Only Once a Blue (Part 10) Roger Ord

Courtesy of Patrick Brennan

Born April 1874 in the Northumberland Coal Mining community of Cramlington, Roger Ord was the second son of Thomas and his Wife, Ann. He was working as a Coal Miner when he began his football career keeping goal for his local side Shankhouse who played their league matches in the Northern Alliance.

Known as the Black Watch

This club entered the FA Cup in 1892 and surprised all concerned by reaching the first round proper but were beaten, 4-0, by Notts County at Trent Bridge. The local scout persuaded Ord to sign for Everton following his appearance in the Northumberland Senior Cup final at St James Park, Newcastle.

The terms, entered in the club minute book, are as follows…

Resolved. We offer Ord 10/- per week, employment, without guarantee open to further arrangements.

These arrangements must have been disappointing to the Young Northumbrian who, nevertheless, was present at Goodison Park in time for the new Football League campaign. Everton had been beaten in the FA Cup final the previous season by Wolverhampton Wanderers, so the two sides decided to meet on the Friday evening before the season began next day. The game took place at Goodison Park where Roger Ord kept goal for Everton as they won the game 2-1. Two weeks later he signed for Football League Division 2 outfit Middlesbrough Ironopolis, with whom he spent the rest of the season, before returning home to marry Anne Reed at Tynemouth during the summer.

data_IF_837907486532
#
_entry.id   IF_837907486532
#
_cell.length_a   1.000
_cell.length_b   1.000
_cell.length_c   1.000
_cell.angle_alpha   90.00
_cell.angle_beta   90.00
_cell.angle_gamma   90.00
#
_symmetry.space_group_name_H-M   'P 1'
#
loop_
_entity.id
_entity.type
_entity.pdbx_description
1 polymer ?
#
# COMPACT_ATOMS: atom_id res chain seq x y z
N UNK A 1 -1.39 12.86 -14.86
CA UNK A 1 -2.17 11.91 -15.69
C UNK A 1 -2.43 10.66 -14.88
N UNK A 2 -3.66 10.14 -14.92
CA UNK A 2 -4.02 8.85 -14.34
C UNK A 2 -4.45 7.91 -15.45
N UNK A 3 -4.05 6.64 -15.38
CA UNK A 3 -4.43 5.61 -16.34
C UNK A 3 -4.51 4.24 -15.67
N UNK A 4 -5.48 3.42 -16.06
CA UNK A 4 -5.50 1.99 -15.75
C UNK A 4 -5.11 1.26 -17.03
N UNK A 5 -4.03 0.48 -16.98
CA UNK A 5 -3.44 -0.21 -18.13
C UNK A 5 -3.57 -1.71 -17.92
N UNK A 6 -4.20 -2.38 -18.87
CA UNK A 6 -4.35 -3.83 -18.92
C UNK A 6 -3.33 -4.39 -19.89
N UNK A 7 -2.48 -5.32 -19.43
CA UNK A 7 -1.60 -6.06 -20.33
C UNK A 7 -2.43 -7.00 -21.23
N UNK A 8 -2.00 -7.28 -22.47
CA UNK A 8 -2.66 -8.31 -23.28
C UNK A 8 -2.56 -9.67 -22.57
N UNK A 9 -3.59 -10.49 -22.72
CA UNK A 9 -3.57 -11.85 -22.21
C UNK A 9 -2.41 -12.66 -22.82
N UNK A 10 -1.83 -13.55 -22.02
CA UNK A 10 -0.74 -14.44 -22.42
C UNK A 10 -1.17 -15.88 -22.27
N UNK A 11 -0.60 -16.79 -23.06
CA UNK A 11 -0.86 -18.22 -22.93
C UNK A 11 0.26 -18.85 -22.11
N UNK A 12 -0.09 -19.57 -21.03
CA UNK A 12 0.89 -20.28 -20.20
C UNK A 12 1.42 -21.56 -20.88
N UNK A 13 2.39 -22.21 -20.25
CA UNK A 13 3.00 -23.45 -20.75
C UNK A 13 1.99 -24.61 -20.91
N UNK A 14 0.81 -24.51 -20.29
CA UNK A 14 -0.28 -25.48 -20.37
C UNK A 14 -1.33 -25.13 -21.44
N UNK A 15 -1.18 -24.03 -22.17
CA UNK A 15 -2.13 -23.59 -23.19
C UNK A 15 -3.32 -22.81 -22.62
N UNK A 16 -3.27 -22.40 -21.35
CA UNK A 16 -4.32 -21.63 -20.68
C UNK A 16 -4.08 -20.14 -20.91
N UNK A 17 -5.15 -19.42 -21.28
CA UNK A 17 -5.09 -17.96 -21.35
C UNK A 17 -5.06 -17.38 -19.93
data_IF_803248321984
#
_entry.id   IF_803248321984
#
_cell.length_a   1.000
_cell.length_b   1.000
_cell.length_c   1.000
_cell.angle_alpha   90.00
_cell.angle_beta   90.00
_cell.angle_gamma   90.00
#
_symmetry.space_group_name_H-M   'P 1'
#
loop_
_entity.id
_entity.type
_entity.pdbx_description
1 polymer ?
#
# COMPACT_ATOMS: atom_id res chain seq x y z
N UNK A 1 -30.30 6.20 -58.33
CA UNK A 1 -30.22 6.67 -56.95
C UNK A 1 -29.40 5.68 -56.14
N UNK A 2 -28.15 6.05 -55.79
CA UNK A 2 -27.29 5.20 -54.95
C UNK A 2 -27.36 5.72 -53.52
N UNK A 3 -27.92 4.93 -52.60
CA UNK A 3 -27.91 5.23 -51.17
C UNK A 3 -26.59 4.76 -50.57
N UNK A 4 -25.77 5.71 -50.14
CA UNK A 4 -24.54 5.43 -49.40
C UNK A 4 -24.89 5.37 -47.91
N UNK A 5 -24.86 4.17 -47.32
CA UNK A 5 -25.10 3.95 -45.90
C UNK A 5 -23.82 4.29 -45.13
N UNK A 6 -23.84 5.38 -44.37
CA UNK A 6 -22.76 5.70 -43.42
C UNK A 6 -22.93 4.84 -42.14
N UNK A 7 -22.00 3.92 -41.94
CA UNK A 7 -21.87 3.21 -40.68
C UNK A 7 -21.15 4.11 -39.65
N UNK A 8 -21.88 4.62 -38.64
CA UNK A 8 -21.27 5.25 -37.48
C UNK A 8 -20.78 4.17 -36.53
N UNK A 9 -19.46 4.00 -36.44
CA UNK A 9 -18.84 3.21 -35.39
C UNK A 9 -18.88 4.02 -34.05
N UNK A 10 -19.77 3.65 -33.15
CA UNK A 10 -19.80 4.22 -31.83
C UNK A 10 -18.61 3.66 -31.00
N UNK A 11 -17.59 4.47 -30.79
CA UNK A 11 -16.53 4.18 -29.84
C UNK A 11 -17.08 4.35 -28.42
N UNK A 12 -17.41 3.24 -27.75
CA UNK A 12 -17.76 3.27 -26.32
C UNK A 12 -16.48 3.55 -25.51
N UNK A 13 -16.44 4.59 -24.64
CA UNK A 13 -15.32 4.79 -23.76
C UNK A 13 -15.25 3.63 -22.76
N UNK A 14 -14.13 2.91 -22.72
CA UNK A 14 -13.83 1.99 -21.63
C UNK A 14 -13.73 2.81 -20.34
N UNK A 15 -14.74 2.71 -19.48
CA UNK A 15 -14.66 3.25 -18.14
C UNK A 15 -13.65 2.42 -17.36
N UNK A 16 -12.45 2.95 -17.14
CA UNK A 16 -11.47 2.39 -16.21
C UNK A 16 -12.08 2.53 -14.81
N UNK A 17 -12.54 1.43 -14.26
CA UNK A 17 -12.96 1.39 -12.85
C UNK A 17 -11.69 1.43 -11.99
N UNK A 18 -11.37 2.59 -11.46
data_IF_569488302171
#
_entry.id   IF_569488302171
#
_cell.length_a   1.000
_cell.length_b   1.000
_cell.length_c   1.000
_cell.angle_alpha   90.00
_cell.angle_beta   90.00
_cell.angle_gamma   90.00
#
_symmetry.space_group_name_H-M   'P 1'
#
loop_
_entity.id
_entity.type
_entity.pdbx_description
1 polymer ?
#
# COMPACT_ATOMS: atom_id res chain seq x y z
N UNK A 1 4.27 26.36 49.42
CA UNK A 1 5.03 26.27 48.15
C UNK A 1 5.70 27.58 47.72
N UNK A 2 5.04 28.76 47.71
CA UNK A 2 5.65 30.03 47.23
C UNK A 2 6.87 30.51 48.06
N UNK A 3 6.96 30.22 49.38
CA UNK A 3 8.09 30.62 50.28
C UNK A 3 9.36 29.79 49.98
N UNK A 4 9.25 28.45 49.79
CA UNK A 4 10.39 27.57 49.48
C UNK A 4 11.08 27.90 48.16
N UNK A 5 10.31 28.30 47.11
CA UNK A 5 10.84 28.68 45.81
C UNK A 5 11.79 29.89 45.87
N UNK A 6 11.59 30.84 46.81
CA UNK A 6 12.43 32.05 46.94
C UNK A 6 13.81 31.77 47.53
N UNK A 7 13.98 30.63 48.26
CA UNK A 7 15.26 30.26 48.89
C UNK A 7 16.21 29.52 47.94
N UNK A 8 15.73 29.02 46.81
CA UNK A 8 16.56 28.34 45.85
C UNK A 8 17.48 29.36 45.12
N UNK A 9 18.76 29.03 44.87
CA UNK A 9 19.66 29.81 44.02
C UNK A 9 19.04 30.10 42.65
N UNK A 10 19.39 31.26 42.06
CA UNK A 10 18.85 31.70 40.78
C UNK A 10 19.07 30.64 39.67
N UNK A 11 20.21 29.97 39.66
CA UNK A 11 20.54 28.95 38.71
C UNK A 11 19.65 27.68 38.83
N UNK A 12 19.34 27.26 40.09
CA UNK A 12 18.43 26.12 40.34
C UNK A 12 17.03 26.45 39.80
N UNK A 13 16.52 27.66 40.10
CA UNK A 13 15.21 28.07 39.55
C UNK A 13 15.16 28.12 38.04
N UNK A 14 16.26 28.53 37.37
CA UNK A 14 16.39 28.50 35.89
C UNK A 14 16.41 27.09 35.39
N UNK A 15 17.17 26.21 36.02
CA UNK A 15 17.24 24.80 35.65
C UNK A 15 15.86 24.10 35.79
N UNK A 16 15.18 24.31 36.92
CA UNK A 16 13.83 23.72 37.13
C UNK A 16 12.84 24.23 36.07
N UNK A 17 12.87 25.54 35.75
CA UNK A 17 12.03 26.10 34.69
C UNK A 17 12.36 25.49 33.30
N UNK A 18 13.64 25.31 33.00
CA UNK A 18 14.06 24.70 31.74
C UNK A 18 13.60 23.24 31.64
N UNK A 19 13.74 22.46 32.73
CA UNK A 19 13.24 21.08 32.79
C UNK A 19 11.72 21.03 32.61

Hebburn Argyle – Northern Alliance Champions 1896-97
(photograph reproduced by courtesy of John Diamond)

Ord next returned to the Northern Alliance with Hebburn Argyle and assisted them to win the 1897 league championship. His goalkeeping abilities now attracted the attention of Football League club Woolwich Arsenal, who gained his signature in August 1897, so he moved with his wife and daughter to live in Plumstead. Here their second child was born. He stayed with the London club for three seasons, before signing for Southern League side Luton Town, and is recorded as living in Bedfordshire, with his wife and three children, on the 1901 census. Staying in the Southern League, he next moved to Wellingborough Town and remained with the Northamptonshire club for several seasons before returning to his native Northumberland.

The 1911 census records the Ord family now with six children, again living in Cramlington, where Roger Ord was employed as a coal mine storeman. They later settled in the Didsbury area of Manchester, where Roger Ord died aged sixty-nine on 12 March 1929, and was buried in the Southern Cemetery.


Blue Correspondent, Billy Smith.

Martin O Connor, Football Historian.

Patrick Brennan –

By Tony Onslow

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